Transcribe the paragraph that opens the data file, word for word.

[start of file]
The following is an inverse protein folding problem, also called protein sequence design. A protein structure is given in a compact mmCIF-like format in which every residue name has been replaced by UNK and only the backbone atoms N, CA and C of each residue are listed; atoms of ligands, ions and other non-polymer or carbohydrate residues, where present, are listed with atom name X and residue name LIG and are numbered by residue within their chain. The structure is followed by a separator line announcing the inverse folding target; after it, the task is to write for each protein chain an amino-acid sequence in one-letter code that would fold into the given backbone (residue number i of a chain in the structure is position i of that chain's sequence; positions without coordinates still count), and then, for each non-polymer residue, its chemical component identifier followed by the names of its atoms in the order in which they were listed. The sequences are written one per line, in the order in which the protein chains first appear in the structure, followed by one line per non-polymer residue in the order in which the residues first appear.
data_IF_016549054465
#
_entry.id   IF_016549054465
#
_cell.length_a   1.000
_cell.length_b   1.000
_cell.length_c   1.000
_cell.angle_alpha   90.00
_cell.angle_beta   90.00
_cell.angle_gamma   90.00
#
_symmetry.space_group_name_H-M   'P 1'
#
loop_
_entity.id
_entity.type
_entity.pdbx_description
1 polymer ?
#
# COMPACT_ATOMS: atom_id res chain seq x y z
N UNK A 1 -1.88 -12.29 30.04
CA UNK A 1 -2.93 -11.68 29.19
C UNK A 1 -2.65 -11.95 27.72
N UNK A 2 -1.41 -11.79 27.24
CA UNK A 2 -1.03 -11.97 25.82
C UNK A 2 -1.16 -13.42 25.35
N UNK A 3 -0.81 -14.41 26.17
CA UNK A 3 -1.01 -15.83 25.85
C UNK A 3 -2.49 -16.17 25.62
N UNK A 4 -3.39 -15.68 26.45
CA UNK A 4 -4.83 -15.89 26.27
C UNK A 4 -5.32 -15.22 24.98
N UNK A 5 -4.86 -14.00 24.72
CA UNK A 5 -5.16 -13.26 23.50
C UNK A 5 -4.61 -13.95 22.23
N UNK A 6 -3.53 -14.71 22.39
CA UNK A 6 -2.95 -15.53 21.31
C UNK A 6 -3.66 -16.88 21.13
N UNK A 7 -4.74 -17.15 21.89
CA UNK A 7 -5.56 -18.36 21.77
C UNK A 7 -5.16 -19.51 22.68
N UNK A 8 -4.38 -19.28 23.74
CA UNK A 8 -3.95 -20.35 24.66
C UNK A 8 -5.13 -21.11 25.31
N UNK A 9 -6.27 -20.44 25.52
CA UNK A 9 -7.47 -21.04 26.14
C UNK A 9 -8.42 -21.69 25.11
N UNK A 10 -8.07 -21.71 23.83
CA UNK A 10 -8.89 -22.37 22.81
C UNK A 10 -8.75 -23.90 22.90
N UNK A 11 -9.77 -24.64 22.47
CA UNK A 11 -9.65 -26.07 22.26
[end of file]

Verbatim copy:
The following is an inverse protein folding problem, also called protein sequence design. A protein structure is given in a compact mmCIF-like format in which every residue name has been replaced by UNK and only the backbone atoms N, CA and C of each residue are listed; atoms of ligands, ions and other non-polymer or carbohydrate residues, where present, are listed with atom name X and residue name LIG and are numbered by residue within their chain. The structure is followed by a separator line announcing the inverse folding target; after it, the task is to write for each protein chain an amino-acid sequence in one-letter code that would fold into the given backbone (residue number i of a chain in the structure is position i of that chain's sequence; positions without coordinates still count), and then, for each non-polymer residue, its chemical component identifier followed by the names of its atoms in the order in which they were listed. The sequences are written one per line, in the order in which the protein chains first appear in the structure, followed by one line per non-polymer residue in the order in which the residues first appear.